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Editorials

EDITORIAL: Ensure planned cancer centres are well staffed

The Kenyatta National Hospital. FILE PHOTO | NMG
The Kenyatta National Hospital. FILE PHOTO | NMG 

The plan to build four new cancer centres across the country at a cost of Sh8 billion is a noble one, but it offers little comfort to long-suffering patients given the notorious track record of poor maintenance, lack of doctors and experts to operate machines in public hospitals.

The most prominent and recent case study is the Sh38 billion county health equipment project mooted by the Jubilee government at the onset of its first term.

The poorly executed project turned into a national shame when the multi-billion shilling equipment could not find housing at county health facilities because they were not planned for.

Worse still, the equipment has had little impact on healthcare especially for the most poor and vulnerable.

The expensive machines are still lying idle in county health centres, most of them for lack of qualified personnel to operate.

Kenyatta National Referral Hospital is still crowded with patients from all across the country seeking treatment for ailments that were to be handed at the county level.
The few Kenyatta Hospital equipment are prone to frequent breakdowns.

Patients, many in their latter stages of chronic illnesses, have to wait on the queue for months on end to get treatment.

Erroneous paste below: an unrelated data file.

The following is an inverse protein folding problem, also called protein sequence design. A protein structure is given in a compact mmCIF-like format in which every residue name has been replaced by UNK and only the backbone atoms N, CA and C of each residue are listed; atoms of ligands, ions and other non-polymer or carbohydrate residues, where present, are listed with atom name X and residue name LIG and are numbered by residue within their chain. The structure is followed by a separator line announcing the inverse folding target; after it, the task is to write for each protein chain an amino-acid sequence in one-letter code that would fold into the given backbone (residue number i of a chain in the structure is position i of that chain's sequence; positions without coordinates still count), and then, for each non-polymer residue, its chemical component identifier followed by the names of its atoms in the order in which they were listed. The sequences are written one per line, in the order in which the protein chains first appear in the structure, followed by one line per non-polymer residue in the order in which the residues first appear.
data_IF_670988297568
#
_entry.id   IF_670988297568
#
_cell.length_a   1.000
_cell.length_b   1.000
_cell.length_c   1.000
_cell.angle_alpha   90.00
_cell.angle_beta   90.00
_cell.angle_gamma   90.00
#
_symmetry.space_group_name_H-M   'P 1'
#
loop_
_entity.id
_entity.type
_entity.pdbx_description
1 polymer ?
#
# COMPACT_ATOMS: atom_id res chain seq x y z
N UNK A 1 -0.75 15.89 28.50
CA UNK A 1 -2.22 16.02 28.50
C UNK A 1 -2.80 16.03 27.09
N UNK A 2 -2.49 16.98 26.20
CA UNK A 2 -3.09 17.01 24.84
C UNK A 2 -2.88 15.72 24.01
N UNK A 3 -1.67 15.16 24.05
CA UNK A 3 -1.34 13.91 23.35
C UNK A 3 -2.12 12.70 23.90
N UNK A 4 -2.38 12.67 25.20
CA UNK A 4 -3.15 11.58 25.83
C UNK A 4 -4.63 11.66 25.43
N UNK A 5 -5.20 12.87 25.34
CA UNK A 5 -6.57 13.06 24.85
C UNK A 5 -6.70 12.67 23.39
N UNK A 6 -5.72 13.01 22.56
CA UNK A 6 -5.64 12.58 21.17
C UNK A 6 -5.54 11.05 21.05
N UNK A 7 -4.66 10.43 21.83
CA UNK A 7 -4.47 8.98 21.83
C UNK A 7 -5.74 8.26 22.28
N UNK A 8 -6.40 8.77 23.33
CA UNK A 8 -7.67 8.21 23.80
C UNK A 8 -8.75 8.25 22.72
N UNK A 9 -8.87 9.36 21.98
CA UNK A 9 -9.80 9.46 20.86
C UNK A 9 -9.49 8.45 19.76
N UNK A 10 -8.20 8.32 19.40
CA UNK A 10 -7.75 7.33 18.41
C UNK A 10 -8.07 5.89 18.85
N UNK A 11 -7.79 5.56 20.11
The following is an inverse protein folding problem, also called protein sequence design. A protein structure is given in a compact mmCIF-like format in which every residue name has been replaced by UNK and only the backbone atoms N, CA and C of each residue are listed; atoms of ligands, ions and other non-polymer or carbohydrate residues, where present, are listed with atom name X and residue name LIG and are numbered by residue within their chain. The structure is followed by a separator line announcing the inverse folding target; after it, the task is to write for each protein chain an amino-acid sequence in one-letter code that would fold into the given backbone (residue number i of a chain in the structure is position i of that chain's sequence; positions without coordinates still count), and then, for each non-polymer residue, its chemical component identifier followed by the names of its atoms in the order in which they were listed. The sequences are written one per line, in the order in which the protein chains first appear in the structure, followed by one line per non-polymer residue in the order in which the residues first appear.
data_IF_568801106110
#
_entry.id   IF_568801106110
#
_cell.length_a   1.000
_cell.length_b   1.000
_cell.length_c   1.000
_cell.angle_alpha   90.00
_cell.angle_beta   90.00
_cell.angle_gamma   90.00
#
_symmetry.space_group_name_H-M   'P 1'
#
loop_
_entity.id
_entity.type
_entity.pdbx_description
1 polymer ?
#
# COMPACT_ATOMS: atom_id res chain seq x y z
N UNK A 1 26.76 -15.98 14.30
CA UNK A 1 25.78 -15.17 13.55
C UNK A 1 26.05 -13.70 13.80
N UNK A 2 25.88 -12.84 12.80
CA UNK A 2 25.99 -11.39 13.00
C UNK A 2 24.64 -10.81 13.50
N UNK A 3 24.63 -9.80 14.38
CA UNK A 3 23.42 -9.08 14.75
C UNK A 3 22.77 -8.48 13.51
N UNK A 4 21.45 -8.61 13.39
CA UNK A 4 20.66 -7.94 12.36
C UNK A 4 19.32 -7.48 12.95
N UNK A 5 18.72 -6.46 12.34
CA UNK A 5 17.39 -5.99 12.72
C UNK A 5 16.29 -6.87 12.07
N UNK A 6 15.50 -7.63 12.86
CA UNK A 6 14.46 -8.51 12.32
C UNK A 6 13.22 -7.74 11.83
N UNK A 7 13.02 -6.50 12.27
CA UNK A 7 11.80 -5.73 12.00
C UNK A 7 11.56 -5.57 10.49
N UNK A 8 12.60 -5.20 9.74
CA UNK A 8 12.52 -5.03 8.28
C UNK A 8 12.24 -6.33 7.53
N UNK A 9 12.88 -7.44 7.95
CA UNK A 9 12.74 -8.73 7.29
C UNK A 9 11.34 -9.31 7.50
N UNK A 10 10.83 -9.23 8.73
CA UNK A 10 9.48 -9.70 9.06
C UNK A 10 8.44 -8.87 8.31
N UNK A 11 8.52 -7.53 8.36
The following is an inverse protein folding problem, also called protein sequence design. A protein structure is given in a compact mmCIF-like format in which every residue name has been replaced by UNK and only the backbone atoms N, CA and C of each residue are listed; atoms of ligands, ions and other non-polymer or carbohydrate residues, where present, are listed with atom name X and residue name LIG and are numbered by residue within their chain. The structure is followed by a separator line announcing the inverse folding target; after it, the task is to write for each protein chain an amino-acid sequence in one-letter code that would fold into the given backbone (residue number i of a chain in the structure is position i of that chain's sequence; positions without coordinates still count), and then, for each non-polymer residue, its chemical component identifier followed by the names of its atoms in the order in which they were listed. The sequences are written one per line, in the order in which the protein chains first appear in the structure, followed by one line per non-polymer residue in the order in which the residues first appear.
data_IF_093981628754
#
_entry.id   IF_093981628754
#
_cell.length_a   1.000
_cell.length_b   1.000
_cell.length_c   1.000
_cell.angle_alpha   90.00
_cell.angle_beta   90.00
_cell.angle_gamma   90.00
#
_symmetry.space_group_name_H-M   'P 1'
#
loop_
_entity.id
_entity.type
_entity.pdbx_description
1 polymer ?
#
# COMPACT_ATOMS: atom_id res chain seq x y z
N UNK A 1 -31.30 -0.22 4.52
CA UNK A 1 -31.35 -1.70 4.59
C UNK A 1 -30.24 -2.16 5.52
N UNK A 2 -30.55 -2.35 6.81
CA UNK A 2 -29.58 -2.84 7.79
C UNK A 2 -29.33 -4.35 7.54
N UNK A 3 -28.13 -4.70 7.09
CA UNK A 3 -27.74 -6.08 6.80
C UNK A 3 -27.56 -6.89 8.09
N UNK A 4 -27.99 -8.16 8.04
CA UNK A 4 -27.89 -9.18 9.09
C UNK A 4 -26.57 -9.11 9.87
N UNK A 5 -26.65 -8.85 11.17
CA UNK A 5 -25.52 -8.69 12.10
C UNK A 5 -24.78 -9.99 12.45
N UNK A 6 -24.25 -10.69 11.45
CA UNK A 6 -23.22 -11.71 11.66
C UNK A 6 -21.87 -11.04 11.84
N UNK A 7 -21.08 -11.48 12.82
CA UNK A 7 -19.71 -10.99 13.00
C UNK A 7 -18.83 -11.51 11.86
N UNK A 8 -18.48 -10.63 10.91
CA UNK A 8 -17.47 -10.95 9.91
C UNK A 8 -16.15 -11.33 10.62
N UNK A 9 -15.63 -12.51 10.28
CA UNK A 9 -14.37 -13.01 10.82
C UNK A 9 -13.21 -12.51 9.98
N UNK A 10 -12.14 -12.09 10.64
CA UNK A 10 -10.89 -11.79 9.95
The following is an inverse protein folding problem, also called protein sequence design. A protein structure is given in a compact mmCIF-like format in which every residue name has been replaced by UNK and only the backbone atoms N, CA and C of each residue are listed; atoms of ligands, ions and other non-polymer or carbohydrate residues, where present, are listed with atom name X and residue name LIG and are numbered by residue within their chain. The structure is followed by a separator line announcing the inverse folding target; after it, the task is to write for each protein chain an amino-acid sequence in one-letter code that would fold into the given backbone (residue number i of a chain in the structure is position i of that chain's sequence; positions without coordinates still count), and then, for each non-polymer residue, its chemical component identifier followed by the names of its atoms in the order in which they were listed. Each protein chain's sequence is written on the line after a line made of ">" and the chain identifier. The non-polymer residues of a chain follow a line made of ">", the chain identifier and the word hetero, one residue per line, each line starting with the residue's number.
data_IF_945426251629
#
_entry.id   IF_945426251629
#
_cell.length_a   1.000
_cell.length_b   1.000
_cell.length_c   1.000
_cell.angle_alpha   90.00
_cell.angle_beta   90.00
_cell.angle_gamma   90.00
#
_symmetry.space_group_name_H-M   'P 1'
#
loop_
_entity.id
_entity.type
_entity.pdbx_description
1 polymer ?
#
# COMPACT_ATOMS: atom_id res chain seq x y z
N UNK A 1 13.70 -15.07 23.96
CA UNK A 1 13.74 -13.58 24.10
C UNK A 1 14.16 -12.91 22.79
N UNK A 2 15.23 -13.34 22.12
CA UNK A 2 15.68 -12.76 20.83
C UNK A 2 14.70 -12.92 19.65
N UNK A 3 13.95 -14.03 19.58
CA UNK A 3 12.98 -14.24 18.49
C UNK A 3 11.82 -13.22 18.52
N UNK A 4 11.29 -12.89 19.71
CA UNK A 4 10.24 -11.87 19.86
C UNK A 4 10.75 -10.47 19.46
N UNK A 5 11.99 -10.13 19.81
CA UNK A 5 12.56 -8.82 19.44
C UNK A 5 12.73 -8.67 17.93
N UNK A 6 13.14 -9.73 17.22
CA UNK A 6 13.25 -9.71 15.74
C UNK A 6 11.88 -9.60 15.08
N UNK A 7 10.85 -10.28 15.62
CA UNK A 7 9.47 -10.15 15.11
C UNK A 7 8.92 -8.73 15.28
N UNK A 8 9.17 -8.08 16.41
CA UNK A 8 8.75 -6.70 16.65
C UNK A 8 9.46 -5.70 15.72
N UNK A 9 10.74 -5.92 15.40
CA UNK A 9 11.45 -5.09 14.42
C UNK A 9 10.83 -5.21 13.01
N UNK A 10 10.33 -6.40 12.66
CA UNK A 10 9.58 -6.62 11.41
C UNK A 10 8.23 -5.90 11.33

Many die in the hospital corridors before receiving treatment. From the very onset, county governors were opposed to the multi-billion shilling equipment plan, terming it an interference with their Constitutional role to run the health docket.

The national government insisted that counties did not have capacity to undertake the massive project, yet it did not prove any better given its shambolic implementation.

Accusations were made touching on the possibility of senior ministry of Health officials holding onto the project for the sole aim of pocketing hefty kickbacks in the procurement contracts. These accusations were validated by the Auditor- General’s queries on the contract payments.

The head of the National Cancer Control Programme at the Ministry of Health, Dr Anne Ng’ang’a, says the Sh8 billion plan should be ready for roll out mid this year.

Hopefully the ministry will have learnt from and fixed the mistakes of the past. It is pointless to spend billions of shillings on white elephants.  

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